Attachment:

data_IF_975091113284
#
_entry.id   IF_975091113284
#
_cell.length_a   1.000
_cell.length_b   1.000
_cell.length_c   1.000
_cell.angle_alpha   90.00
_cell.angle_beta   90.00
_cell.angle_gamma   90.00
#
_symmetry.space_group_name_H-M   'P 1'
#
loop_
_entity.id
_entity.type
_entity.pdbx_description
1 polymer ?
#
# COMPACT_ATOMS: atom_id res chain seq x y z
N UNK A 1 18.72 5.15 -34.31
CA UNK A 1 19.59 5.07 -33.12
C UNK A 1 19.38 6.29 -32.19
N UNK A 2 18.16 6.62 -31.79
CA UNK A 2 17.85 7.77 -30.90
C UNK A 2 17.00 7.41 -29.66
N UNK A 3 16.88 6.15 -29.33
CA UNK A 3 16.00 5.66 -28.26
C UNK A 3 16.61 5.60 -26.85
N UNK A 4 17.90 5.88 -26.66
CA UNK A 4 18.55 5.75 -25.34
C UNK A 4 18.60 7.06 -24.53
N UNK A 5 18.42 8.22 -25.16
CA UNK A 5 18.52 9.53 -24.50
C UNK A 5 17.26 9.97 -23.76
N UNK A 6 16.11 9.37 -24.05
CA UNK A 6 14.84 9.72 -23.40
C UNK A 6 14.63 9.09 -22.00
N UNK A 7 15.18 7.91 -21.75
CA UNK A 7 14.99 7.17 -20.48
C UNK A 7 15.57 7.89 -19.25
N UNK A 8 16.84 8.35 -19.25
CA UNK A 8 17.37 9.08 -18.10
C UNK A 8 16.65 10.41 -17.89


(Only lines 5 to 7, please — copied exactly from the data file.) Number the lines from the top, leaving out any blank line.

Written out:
_cell.length_a   1.000
_cell.length_b   1.000
_cell.length_c   1.000